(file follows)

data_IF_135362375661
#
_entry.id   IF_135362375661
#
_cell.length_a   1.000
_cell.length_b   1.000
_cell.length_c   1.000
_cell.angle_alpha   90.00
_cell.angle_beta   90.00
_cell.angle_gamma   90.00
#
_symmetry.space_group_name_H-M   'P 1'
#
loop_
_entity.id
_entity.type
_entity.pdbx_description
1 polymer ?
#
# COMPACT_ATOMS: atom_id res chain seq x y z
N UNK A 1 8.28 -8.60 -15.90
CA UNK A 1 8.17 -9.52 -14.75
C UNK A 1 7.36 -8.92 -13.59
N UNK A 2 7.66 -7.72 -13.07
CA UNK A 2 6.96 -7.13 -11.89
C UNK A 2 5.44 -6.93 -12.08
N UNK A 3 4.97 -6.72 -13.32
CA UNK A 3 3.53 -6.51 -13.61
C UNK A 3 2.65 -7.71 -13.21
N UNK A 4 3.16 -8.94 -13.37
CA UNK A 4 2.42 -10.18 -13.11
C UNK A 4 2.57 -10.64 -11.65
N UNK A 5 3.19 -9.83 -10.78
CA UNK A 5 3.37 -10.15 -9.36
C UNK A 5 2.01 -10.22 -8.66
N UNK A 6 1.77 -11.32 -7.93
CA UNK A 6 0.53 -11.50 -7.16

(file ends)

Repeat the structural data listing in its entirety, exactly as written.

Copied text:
data_IF_135362375661
#
_entry.id   IF_135362375661
#
_cell.length_a   1.000
_cell.length_b   1.000
_cell.length_c   1.000
_cell.angle_alpha   90.00
_cell.angle_beta   90.00
_cell.angle_gamma   90.00
#
_symmetry.space_group_name_H-M   'P 1'
#
loop_
_entity.id
_entity.type
_entity.pdbx_description
1 polymer ?
#
# COMPACT_ATOMS: atom_id res chain seq x y z
N UNK A 1 8.28 -8.60 -15.90
CA UNK A 1 8.17 -9.52 -14.75
C UNK A 1 7.36 -8.92 -13.59
N UNK A 2 7.66 -7.72 -13.07
CA UNK A 2 6.96 -7.13 -11.89
C UNK A 2 5.44 -6.93 -12.08
N UNK A 3 4.97 -6.72 -13.32
CA UNK A 3 3.53 -6.51 -13.61
C UNK A 3 2.65 -7.71 -13.21
N UNK A 4 3.16 -8.94 -13.37
CA UNK A 4 2.42 -10.18 -13.11
C UNK A 4 2.57 -10.64 -11.65
N UNK A 5 3.19 -9.83 -10.78
CA UNK A 5 3.37 -10.15 -9.36
C UNK A 5 2.01 -10.22 -8.66
N UNK A 6 1.77 -11.32 -7.93
CA UNK A 6 0.53 -11.50 -7.16